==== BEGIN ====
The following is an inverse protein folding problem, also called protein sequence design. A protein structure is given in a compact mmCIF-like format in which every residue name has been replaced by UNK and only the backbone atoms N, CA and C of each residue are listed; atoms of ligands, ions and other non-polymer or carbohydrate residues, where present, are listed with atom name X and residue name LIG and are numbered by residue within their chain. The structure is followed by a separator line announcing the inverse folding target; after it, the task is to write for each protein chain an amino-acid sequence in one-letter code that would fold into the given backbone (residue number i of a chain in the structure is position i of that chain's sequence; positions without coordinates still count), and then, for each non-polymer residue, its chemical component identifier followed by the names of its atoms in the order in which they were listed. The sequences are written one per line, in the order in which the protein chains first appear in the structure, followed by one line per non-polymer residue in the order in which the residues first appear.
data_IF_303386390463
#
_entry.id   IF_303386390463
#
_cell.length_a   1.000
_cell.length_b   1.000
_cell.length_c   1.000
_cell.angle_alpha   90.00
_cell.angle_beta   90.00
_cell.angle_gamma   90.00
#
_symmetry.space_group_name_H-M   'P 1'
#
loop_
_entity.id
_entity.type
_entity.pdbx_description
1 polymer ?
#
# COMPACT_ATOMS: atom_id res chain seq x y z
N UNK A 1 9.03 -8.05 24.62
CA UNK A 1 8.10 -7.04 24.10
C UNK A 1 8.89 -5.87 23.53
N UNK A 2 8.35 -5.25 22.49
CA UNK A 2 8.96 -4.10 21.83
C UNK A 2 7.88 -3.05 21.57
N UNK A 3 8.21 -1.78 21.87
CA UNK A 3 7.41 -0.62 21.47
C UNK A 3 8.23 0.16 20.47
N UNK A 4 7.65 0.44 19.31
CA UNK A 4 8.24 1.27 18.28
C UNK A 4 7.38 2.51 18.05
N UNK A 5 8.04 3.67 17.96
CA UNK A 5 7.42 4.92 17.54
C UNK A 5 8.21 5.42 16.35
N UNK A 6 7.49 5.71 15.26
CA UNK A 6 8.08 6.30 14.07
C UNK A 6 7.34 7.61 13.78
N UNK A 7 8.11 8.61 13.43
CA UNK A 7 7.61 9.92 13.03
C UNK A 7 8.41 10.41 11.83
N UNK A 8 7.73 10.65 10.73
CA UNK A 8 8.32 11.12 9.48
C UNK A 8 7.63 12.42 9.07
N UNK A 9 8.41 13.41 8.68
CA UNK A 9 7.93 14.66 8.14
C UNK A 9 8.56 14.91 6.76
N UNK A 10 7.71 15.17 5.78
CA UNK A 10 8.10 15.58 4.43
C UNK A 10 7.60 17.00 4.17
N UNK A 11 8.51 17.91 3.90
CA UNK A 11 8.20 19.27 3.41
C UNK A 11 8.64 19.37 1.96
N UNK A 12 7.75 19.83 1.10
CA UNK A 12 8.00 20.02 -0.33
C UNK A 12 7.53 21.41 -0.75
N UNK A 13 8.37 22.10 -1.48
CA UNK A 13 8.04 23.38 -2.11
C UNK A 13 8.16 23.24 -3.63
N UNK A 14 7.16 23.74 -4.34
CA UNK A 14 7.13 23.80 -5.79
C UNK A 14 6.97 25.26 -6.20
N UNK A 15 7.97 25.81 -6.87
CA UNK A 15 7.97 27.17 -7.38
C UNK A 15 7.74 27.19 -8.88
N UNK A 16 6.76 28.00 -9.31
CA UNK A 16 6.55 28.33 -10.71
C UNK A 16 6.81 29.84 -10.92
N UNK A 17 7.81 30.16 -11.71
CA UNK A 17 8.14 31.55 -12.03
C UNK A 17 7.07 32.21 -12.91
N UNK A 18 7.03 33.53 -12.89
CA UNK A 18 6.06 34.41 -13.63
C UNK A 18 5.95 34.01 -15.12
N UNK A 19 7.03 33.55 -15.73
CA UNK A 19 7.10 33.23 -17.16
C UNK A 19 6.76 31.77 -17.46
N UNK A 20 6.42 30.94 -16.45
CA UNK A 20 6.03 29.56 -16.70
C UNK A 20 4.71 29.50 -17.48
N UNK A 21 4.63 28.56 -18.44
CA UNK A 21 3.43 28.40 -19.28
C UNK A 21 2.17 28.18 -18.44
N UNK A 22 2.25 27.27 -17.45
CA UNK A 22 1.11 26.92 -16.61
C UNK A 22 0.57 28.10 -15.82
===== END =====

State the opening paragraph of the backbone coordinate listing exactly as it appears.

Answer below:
The following is an inverse protein folding problem, also called protein sequence design. A protein structure is given in a compact mmCIF-like format in which every residue name has been replaced by UNK and only the backbone atoms N, CA and C of each residue are listed; atoms of ligands, ions and other non-polymer or carbohydrate residues, where present, are listed with atom name X and residue name LIG and are numbered by residue within their chain. The structure is followed by a separator line announcing the inverse folding target; after it, the task is to write for each protein chain an amino-acid sequence in one-letter code that would fold into the given backbone (residue number i of a chain in the structure is position i of that chain's sequence; positions without coordinates still count), and then, for each non-polymer residue, its chemical component identifier followed by the names of its atoms in the order in which they were listed. The sequences are written one per line, in the order in which the protein chains first appear in the structure, followed by one line per non-polymer residue in the order in which the residues first appear.